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General Information

Our School Nurse


Staci Goodbar, RN, BSN
School Nurse


Phone:   (719) 475-6120 ext. 105

Fax:   (719) 475-6123


Goodbar, Staci School Nurse

Click on the small envelope next to a staff member's name to send a message to that staff member.

Health Documents and Forms

Health forms can be accessed from the Health page of the District 12 website.

Click here to go there now

Definition of School Nursing

"School nursing is a specialized practice of professional nursing that advances the well being, academic success, and life-long achievement of students.  To that end, school nurses facilitate positive student responses to normal development; promote health and safety; intervene with actual and potential health problems; provide case management services; and actively collaborate with others to build student and family capacity for adaptation, self management, self advocacy, and learning."

(National Association of School Nurses, 1999)


Important illness information

Dear Parents and Guardians:


As many of you are aware, there has been an increased amount of respiratory illness in Colorado, some of which may be due to the Enterovirus 68 (EV-D68) that has recently received a great deal of attention. There is still much to learn about this virus, but we want to assure you that District 12 staff will stay in contact with El Paso County Public Health for the latest information and advice on how we can help prevent the spread of EV- D68 and other respiratory illnesses in our school and community.


We are now entering into the cold and flu season, so we all need to be vigilant about practicing hand washing and other good hygiene measures, regardless of what the circulating viruses may be.


What can you do to help your student and family stay healthy?

  • Avoid close contact with people who are sick (shaking hands, physical contact, sharing cups or eating utensils, etc.).
  • Stay home when you are sick.
  • Cough or sneeze into your elbow or cover your mouth and nose with a tissue.
  • Wash your hands often with soap and warm water for 20 seconds to help protect yourself from germs.
  • Avoid touching your eyes, nose and mouth with unwashed hands, as germs on your hands may enter through these portals.

For more information from El Paso County Public Health visit:

If your child is having trouble breathing or you suspect your child has a respiratory illness, consult with your child’s doctor for further evaluation. If you have a child with asthma and suspect a respiratory illness, contact his or her doctor immediately for instruction and appropriate treatment.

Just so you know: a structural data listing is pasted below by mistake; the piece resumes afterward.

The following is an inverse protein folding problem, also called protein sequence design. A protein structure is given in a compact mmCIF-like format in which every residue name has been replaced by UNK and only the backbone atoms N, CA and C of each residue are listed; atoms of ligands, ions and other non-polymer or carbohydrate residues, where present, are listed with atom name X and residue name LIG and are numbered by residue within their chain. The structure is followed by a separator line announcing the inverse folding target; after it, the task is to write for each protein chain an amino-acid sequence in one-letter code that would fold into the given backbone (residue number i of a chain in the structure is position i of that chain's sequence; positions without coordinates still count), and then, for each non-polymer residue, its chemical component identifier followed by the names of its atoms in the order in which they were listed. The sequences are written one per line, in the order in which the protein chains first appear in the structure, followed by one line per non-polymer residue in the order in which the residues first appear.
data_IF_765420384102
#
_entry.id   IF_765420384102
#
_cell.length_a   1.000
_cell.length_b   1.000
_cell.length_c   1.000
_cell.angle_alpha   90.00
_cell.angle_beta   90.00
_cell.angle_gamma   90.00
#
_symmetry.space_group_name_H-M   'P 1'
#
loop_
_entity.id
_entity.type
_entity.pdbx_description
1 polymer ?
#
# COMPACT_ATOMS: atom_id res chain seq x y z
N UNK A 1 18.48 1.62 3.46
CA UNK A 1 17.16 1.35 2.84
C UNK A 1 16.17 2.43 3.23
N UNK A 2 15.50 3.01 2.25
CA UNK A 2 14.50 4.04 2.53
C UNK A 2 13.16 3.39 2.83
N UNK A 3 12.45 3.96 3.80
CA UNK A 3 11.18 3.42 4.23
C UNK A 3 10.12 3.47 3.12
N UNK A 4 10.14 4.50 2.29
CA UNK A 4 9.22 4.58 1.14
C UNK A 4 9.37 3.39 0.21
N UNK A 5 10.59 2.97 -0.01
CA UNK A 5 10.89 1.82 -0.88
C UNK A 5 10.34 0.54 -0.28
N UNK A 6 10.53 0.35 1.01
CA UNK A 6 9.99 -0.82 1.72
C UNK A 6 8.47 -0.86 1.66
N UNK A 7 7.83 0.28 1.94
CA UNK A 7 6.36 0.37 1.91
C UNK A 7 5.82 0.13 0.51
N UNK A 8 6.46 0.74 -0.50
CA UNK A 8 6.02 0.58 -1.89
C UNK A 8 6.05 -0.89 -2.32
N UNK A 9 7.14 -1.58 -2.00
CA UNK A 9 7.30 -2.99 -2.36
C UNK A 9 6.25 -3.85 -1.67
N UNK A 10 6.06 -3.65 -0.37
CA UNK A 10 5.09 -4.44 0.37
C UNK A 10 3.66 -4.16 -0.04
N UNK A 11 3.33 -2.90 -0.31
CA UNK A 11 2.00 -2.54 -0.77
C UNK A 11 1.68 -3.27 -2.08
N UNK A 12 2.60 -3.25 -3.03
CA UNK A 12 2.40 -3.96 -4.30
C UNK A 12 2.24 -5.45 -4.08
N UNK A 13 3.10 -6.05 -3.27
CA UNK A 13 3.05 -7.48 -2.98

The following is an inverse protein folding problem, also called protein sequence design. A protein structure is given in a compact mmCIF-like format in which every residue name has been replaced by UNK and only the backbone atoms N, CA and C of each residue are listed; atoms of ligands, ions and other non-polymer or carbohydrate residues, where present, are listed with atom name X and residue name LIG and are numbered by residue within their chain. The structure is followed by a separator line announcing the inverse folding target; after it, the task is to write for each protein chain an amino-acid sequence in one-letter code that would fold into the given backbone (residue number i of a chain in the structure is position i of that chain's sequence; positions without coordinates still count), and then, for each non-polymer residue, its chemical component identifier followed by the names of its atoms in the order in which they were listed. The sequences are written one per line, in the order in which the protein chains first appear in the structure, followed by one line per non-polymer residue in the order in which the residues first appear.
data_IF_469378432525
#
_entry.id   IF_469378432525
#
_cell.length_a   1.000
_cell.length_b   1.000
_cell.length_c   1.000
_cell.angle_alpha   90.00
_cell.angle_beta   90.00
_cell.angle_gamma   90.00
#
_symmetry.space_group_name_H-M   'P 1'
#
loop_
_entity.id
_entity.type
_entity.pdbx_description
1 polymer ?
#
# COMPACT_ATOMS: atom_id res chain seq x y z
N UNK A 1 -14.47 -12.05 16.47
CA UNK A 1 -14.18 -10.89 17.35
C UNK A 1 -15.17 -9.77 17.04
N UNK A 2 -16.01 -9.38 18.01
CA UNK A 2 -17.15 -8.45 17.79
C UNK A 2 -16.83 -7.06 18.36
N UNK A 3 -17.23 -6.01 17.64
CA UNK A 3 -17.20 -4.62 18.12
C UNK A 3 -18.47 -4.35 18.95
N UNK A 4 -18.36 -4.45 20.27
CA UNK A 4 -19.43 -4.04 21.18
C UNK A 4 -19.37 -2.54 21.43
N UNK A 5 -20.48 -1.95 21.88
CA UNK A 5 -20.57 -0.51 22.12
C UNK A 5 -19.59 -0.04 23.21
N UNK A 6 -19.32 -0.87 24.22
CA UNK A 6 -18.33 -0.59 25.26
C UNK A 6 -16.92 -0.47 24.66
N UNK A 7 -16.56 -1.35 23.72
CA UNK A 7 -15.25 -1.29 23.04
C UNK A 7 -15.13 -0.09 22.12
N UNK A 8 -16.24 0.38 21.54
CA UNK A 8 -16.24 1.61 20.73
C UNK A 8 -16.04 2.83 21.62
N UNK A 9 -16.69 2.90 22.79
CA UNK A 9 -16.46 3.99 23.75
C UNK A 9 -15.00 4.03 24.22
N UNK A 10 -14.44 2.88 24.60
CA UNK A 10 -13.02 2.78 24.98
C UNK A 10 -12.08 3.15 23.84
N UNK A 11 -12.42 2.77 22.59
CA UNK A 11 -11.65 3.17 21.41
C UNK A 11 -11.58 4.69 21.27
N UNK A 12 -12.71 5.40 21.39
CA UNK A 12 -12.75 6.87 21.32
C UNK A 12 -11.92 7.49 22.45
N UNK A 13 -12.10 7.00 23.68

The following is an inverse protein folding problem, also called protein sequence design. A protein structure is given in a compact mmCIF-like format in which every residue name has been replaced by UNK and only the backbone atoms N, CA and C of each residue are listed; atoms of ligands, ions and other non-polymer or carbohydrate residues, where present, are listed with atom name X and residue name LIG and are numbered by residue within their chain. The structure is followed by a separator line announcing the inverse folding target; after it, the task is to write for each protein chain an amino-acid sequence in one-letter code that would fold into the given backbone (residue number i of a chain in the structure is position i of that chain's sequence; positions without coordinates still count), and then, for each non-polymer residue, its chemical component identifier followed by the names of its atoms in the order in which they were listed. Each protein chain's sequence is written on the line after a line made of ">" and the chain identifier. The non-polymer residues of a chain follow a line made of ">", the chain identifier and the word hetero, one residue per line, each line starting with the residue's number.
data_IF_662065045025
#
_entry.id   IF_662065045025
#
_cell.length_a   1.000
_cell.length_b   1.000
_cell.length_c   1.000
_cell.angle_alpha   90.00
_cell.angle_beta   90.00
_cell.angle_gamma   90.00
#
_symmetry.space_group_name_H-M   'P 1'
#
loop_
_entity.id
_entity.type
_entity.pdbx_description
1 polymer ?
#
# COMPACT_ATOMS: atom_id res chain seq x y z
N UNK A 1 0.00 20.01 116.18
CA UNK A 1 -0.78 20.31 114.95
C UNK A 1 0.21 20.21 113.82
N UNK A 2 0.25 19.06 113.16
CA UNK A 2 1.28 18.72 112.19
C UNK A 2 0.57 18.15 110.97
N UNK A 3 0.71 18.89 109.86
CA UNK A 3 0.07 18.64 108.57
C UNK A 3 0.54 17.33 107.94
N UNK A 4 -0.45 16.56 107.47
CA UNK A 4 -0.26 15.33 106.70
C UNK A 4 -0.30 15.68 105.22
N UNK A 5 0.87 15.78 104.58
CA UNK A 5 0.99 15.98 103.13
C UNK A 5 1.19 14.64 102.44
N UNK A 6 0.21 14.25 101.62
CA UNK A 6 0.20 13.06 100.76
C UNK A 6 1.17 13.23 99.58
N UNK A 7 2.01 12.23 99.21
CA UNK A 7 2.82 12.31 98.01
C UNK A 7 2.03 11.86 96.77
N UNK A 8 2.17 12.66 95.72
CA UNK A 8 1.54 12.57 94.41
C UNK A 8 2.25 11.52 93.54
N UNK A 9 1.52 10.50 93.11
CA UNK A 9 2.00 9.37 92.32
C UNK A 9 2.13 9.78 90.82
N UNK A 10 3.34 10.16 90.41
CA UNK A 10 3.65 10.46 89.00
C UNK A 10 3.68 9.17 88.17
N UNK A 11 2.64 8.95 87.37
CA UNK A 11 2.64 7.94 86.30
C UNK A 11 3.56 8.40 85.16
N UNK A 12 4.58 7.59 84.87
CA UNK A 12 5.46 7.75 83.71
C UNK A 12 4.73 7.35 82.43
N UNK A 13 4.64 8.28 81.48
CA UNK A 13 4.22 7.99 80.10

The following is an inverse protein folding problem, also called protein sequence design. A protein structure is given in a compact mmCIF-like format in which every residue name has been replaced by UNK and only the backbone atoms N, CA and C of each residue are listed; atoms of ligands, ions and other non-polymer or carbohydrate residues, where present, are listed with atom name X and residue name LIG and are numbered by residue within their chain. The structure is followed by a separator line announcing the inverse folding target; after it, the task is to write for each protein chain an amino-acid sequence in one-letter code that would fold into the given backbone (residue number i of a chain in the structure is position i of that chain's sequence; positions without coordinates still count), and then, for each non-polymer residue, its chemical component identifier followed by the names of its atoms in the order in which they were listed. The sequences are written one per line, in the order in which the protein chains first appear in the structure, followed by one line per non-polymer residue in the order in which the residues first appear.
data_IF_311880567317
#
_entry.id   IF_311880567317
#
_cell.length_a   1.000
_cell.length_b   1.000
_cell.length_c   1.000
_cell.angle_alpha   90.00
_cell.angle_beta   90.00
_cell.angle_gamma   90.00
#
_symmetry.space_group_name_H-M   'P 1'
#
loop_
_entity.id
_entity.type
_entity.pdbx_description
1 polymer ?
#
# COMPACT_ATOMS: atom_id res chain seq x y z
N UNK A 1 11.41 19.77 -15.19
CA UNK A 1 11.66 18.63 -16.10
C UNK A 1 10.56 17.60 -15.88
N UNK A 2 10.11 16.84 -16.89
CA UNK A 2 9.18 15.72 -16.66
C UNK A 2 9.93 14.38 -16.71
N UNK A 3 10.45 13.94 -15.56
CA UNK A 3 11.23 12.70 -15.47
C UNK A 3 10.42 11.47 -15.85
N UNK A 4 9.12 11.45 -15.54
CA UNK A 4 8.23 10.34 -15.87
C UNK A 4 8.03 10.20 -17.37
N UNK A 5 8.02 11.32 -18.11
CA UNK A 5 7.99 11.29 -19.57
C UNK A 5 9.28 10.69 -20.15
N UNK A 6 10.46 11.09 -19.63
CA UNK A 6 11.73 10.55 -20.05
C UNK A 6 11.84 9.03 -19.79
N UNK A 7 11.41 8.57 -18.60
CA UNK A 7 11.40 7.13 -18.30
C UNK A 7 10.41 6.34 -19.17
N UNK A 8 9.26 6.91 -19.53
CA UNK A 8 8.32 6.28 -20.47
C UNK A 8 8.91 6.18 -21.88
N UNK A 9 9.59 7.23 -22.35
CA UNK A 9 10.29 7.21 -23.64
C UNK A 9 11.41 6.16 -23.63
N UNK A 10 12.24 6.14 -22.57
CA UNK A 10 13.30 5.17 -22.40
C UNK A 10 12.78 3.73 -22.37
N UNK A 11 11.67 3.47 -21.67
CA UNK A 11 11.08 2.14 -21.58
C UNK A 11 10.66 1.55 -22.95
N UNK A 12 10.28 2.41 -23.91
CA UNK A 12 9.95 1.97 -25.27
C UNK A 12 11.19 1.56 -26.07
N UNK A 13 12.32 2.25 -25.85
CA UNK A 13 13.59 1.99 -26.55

We strive to work together with our families to create the safest and healthiest school environment every day. You can help by being a good hygiene role model for your children and by getting your family flu shots early. Thank you for joining us in this effort.




Carolena Guiral Steen, Ph.D. Assistant Superintendent for Student Services    

Posted by: Staci Goodbar
Published: 10/6/14

Should My Child Go To School?

Deciding when a child is too sick to go to school can be a difficult decision for parents to make. When trying to decide, use the guidelines below to help you.

Go to School - If your child has any of the following symptoms, they should probably go to school:

  • Sniffles, a runny nose and a mild cough without a fever (this could be an allergic response to dust, pollen or seasonal changes)
  • Vague complaints of aches, pains or fatigue
  • Single episode of diarrhea or vomiting without any other symptoms

Stay at Home - If your child has any of the following symptoms, please keep your child at home or make appropriate child care arrangements:

  • APPEARANCE, BEHAVIOR - unusually tired, pale, lack of appetite, difficult to wake, confused or irritable. This is sufficient reason to exclude a child.
  • EYES - thick mucus or pus draining from the eye or pink eye. (With pink eye (conjunctivitis) you may see a white or yellow discharge, matted eyelids after sleep, eye pain and/or redness.)
  • FEVER - temperature of 100 degrees Fahrenheit or higher. Remember that a child must be fever free for 24 hours before returning to school.
  • GREENISH NOSE DISCHARGE AND/OR CHRONIC COUGH - should be seen by a health care provider. These conditions may be contagious and require treatment.
  • SORE THROAT - especially with fever or swollen glands in the neck. (With Strep throat, the child may return to school after 24 hours on antibiotics.)
  • DIARRHEA - three (3) or more watery stools in a 24 hour period, especially if the child acts or looks ill.
  • VOMITING - vomiting two (2) or more times within the past 24 hours.
  • RASH - body rash, especially with fever or itching. Heat rashes and allergic reactions are not contagious.
  • EAR INFECTIONS WITHOUT FEVER - do not need to be excluded, but the child needs to get medical treatment and follow-up. Untreated ear infections can cause permanent hearing loss.
  • LICE, SCABIES - children may not return to school until they have been treated and are free of lice and nits (eggs).
  • CHICKEN POX - children must stay at home for five (5) days after the onset of blisters, or until all pox are scabbed over and dry.


* Bringing a child to school with any of the above symptoms puts other children and staff at risk of getting sick.

* If all parents keep their sick children at home, we will have stronger, healthier and happier children.

* While we regret any inconvenience this may cause, in the long run this means fewer lost work days and less illness for parents.